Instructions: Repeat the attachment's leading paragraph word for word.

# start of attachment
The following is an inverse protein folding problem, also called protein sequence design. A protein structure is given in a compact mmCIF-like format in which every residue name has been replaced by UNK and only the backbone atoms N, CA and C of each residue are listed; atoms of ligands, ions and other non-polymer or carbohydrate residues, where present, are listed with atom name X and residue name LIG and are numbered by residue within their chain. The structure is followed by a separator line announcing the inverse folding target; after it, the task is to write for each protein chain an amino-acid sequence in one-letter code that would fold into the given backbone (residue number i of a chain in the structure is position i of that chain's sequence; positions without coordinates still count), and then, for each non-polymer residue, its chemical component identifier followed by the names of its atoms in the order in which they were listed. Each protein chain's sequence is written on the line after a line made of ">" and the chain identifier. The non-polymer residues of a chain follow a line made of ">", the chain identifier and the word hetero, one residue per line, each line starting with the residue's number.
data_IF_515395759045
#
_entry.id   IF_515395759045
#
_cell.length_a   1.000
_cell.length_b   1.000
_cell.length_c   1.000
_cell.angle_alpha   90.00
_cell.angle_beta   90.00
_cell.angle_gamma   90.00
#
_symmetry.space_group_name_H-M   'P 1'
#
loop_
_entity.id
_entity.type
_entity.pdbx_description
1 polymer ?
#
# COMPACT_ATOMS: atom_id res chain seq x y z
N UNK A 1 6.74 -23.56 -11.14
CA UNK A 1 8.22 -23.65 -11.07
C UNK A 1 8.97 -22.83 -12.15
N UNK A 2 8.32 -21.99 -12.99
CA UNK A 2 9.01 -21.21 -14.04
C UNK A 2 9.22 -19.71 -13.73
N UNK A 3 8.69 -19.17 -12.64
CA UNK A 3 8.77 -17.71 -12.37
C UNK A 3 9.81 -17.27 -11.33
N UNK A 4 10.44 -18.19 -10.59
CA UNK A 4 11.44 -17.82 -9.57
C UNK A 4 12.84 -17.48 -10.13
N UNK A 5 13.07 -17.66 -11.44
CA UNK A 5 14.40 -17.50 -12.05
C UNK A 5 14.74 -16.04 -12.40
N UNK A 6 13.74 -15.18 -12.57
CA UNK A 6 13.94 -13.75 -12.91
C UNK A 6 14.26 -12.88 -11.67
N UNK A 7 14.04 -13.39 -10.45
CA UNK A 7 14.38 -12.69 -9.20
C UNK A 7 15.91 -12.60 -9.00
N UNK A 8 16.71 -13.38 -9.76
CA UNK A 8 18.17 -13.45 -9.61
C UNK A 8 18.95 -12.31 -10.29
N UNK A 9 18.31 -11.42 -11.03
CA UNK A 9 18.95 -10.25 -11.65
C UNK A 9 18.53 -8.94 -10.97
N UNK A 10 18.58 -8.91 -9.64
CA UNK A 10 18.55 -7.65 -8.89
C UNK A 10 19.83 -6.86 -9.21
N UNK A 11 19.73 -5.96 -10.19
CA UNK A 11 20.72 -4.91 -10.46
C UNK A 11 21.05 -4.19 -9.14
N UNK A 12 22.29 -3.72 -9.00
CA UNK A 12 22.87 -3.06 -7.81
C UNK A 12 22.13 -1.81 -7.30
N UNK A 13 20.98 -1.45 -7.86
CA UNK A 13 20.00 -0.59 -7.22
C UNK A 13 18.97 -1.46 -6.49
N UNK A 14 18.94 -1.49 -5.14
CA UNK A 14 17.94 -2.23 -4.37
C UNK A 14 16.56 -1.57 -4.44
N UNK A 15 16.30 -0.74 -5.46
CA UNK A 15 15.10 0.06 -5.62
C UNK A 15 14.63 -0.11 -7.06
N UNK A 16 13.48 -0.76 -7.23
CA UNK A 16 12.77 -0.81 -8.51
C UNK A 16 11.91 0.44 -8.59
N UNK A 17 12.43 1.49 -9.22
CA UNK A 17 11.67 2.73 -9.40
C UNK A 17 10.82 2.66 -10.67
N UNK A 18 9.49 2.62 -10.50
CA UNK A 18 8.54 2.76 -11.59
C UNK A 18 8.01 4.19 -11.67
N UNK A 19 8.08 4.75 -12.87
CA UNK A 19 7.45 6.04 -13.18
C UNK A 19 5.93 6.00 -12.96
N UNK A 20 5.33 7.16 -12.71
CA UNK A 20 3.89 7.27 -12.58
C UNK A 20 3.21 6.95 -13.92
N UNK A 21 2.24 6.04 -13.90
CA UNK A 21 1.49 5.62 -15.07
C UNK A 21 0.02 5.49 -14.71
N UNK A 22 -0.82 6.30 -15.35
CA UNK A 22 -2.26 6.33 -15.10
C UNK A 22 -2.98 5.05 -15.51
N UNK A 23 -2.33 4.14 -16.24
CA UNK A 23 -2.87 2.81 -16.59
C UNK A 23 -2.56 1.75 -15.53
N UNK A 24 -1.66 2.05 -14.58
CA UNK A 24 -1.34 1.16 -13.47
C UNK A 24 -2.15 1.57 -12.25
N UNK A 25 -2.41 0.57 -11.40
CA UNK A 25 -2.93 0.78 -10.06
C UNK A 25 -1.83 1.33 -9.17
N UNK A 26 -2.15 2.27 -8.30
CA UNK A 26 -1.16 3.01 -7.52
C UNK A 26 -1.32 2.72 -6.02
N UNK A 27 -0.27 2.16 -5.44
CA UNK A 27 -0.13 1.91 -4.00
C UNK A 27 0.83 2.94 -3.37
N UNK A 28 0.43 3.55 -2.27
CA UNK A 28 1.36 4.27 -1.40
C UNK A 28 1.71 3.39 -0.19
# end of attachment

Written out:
The following is an inverse protein folding problem, also called protein sequence design. A protein structure is given in a compact mmCIF-like format in which every residue name has been replaced by UNK and only the backbone atoms N, CA and C of each residue are listed; atoms of ligands, ions and other non-polymer or carbohydrate residues, where present, are listed with atom name X and residue name LIG and are numbered by residue within their chain. The structure is followed by a separator line announcing the inverse folding target; after it, the task is to write for each protein chain an amino-acid sequence in one-letter code that would fold into the given backbone (residue number i of a chain in the structure is position i of that chain's sequence; positions without coordinates still count), and then, for each non-polymer residue, its chemical component identifier followed by the names of its atoms in the order in which they were listed. Each protein chain's sequence is written on the line after a line made of ">" and the chain identifier. The non-polymer residues of a chain follow a line made of ">", the chain identifier and the word hetero, one residue per line, each line starting with the residue's number.